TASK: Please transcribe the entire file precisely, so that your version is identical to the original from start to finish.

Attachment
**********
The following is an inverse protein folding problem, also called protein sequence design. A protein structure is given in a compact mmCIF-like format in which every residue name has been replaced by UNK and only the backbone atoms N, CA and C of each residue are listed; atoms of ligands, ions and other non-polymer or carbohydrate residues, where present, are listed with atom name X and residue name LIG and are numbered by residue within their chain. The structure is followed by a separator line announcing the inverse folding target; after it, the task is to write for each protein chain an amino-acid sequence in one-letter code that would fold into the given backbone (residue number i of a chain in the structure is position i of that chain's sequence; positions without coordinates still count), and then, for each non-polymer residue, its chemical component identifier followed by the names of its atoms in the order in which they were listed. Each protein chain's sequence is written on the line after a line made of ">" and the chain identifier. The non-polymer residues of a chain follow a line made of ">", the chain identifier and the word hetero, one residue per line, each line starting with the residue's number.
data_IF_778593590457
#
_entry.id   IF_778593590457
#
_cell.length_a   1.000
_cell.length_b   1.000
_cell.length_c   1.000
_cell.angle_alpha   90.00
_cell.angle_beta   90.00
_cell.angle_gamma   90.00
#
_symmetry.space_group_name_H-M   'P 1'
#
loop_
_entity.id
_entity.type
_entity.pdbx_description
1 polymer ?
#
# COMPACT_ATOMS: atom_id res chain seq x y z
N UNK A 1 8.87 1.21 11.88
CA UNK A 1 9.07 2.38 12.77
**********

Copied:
The following is an inverse protein folding problem, also called protein sequence design. A protein structure is given in a compact mmCIF-like format in which every residue name has been replaced by UNK and only the backbone atoms N, CA and C of each residue are listed; atoms of ligands, ions and other non-polymer or carbohydrate residues, where present, are listed with atom name X and residue name LIG and are numbered by residue within their chain. The structure is followed by a separator line announcing the inverse folding target; after it, the task is to write for each protein chain an amino-acid sequence in one-letter code that would fold into the given backbone (residue number i of a chain in the structure is position i of that chain's sequence; positions without coordinates still count), and then, for each non-polymer residue, its chemical component identifier followed by the names of its atoms in the order in which they were listed. Each protein chain's sequence is written on the line after a line made of ">" and the chain identifier. The non-polymer residues of a chain follow a line made of ">", the chain identifier and the word hetero, one residue per line, each line starting with the residue's number.
data_IF_778593590457
#
_entry.id   IF_778593590457
#
_cell.length_a   1.000
_cell.length_b   1.000
_cell.length_c   1.000
_cell.angle_alpha   90.00
_cell.angle_beta   90.00
_cell.angle_gamma   90.00
#
_symmetry.space_group_name_H-M   'P 1'
#
loop_
_entity.id
_entity.type
_entity.pdbx_description
1 polymer ?
#
# COMPACT_ATOMS: atom_id res chain seq x y z
N UNK A 1 8.87 1.21 11.88
CA UNK A 1 9.07 2.38 12.77